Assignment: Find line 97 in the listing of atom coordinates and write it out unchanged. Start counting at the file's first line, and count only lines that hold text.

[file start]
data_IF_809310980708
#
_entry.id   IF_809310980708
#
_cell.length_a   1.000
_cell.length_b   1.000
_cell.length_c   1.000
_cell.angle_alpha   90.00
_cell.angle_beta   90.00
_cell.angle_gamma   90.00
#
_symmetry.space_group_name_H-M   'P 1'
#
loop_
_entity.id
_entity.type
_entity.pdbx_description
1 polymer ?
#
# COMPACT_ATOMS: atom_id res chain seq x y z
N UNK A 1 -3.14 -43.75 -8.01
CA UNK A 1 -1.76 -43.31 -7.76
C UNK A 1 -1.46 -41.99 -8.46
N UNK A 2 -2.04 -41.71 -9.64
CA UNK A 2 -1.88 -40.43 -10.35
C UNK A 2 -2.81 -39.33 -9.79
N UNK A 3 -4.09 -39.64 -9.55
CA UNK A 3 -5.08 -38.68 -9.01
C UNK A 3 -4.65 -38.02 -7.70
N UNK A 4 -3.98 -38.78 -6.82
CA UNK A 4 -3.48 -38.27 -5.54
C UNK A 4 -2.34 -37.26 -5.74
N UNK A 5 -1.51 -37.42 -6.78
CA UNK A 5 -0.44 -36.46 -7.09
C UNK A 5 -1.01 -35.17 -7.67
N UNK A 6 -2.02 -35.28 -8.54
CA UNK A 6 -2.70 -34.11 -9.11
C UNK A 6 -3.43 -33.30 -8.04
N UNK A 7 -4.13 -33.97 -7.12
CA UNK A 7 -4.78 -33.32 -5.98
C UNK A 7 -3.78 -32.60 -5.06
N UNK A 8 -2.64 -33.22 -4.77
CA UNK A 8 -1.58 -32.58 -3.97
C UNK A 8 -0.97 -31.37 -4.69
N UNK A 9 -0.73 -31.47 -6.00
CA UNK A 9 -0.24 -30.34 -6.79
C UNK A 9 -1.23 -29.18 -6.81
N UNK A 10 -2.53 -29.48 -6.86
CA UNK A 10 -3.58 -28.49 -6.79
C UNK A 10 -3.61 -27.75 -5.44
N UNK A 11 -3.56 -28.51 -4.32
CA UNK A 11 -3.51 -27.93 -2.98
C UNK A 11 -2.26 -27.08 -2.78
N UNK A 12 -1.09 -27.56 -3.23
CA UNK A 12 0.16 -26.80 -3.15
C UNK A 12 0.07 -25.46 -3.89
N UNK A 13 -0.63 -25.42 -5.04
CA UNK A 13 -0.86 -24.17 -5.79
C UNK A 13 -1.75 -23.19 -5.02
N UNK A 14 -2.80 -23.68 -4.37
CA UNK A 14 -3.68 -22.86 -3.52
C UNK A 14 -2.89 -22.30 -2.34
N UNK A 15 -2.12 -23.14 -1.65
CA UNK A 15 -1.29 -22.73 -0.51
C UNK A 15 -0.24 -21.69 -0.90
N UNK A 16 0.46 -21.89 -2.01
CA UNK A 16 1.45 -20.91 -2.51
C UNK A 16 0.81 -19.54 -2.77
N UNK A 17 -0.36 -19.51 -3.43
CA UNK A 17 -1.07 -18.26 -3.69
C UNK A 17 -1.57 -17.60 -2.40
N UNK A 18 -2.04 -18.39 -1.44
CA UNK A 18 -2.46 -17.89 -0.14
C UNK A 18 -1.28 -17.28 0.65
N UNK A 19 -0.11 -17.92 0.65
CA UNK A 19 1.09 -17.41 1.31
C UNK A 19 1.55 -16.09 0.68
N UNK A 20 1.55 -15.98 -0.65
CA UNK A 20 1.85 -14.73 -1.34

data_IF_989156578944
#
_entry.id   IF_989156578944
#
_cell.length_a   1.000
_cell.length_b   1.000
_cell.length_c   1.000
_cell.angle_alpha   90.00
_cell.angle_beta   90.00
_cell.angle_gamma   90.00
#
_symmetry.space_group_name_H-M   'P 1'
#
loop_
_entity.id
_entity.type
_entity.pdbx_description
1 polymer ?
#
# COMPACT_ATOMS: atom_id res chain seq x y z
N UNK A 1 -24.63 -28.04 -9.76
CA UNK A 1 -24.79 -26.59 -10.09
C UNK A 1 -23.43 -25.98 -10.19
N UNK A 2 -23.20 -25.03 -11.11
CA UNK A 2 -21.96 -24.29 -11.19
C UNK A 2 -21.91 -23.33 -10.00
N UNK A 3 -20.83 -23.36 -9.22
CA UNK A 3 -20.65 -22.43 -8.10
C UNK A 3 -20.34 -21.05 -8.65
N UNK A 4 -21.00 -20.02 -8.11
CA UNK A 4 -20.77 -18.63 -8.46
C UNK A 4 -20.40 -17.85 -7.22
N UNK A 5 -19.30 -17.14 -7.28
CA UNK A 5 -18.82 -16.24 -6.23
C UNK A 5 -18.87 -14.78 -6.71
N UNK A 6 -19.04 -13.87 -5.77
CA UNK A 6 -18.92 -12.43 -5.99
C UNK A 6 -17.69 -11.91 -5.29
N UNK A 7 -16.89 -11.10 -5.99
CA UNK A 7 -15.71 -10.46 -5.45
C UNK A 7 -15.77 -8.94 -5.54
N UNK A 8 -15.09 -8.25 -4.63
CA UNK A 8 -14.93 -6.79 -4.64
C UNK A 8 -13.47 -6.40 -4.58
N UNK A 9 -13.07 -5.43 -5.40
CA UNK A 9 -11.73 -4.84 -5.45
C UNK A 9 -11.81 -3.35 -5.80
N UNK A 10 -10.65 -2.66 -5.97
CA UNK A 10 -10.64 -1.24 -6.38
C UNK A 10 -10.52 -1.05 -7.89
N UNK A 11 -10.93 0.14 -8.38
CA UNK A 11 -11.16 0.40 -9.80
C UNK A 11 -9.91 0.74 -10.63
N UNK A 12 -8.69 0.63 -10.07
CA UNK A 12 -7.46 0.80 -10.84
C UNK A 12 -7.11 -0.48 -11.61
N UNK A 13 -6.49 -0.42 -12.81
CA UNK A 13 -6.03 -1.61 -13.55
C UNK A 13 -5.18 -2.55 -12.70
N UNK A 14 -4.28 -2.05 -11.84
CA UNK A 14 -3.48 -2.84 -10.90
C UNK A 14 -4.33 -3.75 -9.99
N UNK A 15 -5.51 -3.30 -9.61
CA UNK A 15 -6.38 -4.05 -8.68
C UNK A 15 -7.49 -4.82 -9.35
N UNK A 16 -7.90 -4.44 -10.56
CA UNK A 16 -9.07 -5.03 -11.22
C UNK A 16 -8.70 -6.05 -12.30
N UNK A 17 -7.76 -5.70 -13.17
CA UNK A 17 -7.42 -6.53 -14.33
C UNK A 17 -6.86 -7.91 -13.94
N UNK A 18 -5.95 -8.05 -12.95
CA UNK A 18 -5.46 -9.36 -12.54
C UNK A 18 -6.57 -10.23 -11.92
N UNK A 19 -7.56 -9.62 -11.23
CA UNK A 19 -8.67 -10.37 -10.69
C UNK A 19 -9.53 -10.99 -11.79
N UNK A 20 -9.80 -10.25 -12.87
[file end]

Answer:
1 polymer ?